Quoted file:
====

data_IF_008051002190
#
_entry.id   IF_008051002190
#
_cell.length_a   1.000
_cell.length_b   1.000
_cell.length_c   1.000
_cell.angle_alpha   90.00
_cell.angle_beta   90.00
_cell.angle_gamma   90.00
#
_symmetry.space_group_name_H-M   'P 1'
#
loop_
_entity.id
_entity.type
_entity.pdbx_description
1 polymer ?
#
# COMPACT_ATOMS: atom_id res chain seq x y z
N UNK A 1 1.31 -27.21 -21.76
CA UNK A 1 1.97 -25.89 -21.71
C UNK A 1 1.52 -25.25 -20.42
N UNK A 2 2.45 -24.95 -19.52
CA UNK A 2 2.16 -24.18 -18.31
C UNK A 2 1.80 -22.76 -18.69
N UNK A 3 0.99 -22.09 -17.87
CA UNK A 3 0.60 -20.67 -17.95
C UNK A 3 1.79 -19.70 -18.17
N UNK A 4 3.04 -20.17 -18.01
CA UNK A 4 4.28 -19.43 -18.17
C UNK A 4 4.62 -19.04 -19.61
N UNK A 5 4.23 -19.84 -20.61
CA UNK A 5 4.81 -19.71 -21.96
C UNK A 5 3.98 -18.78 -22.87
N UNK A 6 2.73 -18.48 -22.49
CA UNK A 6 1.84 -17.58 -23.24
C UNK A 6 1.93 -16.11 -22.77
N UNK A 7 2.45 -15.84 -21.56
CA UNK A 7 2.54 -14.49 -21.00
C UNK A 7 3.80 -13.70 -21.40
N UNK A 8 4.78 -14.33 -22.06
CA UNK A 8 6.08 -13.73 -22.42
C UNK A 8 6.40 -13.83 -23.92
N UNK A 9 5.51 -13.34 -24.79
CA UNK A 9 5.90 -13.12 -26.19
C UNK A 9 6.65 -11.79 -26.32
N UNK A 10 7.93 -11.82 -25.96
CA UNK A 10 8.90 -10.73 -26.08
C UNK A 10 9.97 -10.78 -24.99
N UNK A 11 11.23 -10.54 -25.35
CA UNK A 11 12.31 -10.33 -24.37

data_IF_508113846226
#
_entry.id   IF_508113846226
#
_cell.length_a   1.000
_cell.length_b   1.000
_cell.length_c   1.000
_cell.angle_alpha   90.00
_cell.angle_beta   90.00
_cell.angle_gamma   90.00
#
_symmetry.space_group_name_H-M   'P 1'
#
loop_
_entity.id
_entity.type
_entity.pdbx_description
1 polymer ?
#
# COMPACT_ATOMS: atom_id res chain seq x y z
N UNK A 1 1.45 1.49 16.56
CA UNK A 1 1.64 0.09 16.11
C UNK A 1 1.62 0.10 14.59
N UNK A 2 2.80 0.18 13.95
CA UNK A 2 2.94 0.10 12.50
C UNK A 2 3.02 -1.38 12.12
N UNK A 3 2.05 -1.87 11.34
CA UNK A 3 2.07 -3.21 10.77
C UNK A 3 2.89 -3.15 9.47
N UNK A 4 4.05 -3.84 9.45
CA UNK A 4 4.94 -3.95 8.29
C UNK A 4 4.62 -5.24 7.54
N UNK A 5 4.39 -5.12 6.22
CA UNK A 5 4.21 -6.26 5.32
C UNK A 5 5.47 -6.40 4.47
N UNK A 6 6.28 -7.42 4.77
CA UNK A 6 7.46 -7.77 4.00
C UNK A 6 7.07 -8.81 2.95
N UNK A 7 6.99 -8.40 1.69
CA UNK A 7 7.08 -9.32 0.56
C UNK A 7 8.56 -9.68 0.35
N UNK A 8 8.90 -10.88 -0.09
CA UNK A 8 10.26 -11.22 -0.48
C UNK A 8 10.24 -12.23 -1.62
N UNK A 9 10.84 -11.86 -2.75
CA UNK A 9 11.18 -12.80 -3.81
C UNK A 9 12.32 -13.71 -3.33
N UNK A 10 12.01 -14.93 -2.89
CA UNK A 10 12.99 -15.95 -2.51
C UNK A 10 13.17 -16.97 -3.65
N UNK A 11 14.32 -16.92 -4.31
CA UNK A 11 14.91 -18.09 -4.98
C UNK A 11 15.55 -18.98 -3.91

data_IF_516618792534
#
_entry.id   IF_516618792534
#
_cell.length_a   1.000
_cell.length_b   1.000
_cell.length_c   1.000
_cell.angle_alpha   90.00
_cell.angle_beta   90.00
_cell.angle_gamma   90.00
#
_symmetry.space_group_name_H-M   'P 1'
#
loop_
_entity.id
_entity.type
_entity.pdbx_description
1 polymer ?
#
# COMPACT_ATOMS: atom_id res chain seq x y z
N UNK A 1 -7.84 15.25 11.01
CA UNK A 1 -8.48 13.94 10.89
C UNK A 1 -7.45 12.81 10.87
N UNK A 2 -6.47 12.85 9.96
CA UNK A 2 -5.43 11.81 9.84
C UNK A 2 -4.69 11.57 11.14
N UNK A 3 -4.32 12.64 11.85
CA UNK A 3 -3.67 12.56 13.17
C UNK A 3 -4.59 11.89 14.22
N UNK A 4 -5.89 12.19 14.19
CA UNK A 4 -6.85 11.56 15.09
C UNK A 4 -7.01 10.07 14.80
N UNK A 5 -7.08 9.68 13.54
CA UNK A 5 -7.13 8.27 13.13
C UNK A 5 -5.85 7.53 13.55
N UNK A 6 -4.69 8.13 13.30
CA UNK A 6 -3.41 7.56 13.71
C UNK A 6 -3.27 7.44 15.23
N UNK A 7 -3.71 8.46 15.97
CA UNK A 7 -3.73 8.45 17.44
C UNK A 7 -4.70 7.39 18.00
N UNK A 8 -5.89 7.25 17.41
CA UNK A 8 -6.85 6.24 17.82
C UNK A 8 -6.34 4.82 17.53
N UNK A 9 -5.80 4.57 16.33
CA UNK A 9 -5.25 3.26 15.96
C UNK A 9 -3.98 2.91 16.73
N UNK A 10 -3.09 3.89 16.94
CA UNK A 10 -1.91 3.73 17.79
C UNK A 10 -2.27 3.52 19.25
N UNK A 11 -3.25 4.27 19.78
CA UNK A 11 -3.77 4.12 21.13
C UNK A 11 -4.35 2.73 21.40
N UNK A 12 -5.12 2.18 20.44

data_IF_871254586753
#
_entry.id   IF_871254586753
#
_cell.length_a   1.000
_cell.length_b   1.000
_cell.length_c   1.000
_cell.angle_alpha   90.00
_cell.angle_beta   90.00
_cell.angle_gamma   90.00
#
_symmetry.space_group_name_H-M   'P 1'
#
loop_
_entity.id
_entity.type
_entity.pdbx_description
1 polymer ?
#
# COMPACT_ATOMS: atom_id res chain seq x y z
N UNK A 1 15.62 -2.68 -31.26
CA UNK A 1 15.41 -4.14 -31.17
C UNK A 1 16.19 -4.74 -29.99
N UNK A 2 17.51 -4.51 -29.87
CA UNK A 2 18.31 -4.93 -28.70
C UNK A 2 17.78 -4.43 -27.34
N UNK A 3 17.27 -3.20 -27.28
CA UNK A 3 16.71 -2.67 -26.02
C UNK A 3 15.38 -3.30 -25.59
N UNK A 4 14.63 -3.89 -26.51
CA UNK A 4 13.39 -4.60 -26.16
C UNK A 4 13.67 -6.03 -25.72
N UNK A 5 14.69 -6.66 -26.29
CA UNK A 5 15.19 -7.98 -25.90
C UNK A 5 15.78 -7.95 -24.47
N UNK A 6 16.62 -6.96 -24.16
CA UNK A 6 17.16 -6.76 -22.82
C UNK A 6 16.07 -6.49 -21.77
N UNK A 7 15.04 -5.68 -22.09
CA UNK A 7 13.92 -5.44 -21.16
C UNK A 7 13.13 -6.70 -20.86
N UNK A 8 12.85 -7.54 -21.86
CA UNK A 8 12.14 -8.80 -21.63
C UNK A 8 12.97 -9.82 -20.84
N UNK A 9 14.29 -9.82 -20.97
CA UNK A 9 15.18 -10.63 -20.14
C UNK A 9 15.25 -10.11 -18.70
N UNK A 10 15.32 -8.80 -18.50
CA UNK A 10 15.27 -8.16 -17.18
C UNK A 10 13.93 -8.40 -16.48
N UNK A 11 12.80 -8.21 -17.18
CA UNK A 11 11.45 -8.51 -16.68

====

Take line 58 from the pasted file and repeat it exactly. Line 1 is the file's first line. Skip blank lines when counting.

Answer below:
_cell.length_b   1.000